The Water Cycle (Water Science for Schools)
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Transpiration is the process by which moisture is carried through plants from roots to small pores on the underside of leaves, where it changes to vapor and is released to the atmosphere. Transpiration is essentially evaporation of water from plant leaves. Transpiration also includes a process called guttation, which is the loss of water in liquid form from the uninjured leaf or stem of the plant, principally through water stomata.
Studies have revealed that about 10 percent of the moisture found in the atmosphere is released by plants through transpiration. The remaining 90 percent is mainly supplied by evaporation from oceans, seas, and other bodies of water (lakes, rivers, streams).
Plants put down roots into the soil to draw water and nutrients up into the stems and leaves. Some of this water is returned to the air by transpiration (when combined with evaporation, the total process is known as evapotranspiration). Transpiration rates vary widely depending on weather conditions, such as temperature, humidity, sunlight availability and intensity, precipitation, soil type and saturation, wind, land slope, and water use and diversion by people. During dry periods, transpiration can contribute to the loss of moisture in the upper soil zone, which can have an effect on vegetation and food-crop fields.
Plant transpiration is pretty much an invisible process, since the water is evaporating from the leaf surfaces, you don't just go out and see the leaves "sweating". Just because you can't see the water doesn't mean it is not being put into the air, though. During a growing season, a leaf will transpire many times more water than its own weight. An acre of corn gives off about 3,000-4,000 gallons (11,400-15,100 liters) of water each day, and a large oak tree can transpire 40,000 gallons (151,000 liters) per year.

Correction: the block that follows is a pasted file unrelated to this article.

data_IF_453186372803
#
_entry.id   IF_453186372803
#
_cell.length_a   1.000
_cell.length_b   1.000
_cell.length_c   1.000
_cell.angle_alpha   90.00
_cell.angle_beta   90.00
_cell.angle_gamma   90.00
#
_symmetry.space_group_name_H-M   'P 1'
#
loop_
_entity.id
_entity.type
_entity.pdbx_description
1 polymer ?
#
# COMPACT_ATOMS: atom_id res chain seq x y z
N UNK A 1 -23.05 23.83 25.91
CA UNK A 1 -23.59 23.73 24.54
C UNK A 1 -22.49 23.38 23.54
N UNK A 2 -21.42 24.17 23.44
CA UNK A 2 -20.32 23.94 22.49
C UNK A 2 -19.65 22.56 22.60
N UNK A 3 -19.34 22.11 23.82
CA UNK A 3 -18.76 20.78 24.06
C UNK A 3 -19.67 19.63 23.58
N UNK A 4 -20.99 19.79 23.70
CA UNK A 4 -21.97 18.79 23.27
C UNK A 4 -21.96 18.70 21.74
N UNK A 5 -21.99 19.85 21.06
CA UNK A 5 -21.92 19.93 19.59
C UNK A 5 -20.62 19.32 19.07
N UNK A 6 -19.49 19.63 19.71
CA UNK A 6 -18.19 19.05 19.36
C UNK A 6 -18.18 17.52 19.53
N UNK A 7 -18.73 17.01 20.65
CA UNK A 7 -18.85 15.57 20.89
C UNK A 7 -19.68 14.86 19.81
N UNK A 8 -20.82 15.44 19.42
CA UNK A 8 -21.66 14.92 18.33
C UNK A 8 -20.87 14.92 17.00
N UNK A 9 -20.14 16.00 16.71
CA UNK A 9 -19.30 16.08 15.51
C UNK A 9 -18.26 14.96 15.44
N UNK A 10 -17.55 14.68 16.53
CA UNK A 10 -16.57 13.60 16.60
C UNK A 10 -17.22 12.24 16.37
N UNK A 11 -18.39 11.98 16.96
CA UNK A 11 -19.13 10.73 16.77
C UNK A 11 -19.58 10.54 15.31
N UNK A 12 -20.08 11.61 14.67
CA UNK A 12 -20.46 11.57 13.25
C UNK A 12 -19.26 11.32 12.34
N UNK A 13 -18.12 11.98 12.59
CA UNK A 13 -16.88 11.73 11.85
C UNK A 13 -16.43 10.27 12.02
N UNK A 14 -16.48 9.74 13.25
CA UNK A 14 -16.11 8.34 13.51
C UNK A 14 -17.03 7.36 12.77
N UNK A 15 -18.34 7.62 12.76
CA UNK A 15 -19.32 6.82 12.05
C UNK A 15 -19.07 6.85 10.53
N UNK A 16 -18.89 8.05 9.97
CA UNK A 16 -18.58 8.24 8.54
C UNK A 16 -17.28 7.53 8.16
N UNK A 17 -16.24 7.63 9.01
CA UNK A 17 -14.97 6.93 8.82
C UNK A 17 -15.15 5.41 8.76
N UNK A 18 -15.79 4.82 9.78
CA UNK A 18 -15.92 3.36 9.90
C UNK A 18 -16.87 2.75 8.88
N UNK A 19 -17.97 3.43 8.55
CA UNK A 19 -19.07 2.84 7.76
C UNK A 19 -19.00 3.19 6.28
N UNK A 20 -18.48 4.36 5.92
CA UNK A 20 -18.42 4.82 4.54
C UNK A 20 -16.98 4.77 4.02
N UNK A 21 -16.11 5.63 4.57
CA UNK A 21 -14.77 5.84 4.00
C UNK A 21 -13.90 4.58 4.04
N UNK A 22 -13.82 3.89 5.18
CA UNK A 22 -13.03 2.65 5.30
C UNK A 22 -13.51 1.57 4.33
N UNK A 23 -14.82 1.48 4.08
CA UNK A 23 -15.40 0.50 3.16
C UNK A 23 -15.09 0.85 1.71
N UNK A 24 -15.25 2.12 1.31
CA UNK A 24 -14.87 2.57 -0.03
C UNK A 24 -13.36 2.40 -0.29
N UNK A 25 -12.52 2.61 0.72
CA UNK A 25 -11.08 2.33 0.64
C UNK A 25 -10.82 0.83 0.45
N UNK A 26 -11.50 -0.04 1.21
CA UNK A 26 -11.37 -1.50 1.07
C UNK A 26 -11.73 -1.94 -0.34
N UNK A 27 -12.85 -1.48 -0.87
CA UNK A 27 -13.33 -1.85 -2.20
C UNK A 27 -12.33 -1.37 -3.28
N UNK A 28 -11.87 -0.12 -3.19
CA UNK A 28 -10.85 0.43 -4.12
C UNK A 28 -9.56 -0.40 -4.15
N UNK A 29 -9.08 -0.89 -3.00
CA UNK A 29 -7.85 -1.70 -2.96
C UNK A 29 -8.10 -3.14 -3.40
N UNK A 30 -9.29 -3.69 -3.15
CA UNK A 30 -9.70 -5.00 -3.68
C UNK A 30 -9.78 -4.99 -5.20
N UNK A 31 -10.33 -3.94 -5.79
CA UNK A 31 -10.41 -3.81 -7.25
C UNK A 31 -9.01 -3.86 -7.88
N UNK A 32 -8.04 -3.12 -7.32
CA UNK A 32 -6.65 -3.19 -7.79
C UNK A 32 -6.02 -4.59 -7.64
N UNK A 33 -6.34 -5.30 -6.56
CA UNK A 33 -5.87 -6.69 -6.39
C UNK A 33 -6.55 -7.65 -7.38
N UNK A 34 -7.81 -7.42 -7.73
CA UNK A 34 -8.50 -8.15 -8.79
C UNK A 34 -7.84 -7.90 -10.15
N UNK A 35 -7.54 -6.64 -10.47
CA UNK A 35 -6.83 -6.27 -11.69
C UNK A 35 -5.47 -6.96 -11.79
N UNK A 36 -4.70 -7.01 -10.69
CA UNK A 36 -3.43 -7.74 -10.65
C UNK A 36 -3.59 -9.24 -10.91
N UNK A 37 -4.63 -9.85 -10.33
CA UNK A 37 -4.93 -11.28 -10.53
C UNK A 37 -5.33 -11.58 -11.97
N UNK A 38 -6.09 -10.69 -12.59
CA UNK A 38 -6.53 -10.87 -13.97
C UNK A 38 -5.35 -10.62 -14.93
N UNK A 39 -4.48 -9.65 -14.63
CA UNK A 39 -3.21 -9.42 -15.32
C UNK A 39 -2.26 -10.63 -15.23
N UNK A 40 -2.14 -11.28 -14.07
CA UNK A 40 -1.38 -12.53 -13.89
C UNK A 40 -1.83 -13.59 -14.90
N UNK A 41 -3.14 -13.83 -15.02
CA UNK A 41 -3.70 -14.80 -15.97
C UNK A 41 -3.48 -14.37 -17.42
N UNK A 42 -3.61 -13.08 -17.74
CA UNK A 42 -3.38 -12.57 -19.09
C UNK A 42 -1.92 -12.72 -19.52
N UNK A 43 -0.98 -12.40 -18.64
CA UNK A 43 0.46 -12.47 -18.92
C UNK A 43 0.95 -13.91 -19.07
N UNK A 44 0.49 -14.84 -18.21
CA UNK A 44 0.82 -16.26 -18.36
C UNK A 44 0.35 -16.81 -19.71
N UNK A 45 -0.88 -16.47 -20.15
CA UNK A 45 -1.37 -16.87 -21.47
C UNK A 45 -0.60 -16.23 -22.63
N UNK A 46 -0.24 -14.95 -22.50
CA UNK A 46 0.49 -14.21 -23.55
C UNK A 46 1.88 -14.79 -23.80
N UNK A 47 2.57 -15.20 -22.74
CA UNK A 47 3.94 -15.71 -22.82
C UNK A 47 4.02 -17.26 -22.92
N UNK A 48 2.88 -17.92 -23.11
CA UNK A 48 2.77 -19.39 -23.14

The amount of water that plants transpire varies greatly geographically and over time. There are a number of factors that determine transpiration rates:
In many places, the top layer of the soil where plant roots are located is above the water table and thus is often wet to some extent, but is not totally saturated, as is soil below the water table. The soil above the water table gets wet when it rains as water infiltrates into it from the surface, But, it will dry out without additional precipitation. Since the water table is usually below the depth of the plant roots, the plants are dependent on water supplied by precipitation. As this diagram shows, in places where the water table is near the land surface, such as next to lakes and oceans, plant roots can penetrate into the saturated zone below the water table, allowing the plants to transpire water directly from the groundwater system. Here, transpiration of groundwater commonly results in a drawdown of the water table much like the effect of a pumped well (cone of depression).
The Water Cycle, NASA Earth Observatory
A Primer on Water, by Leopold, Luna, and Langbein, Walter, U.S. Geological Survey General Purpose Publication, 1960
A - Storage in ice and snow
B - Precipitation
C - Snowmelt runoff to streams
D - Infiltration
E - Groundwater discharge
F - Groundwater storage
G - Water storage in oceans
H - Evaporation
I - Condensation|
J - Water storage in the atmosphere
K - Evapotranspiration
L - Surface runoff
M - Streamflow
N - Springs
O - Freshwater storage
P - Sublimation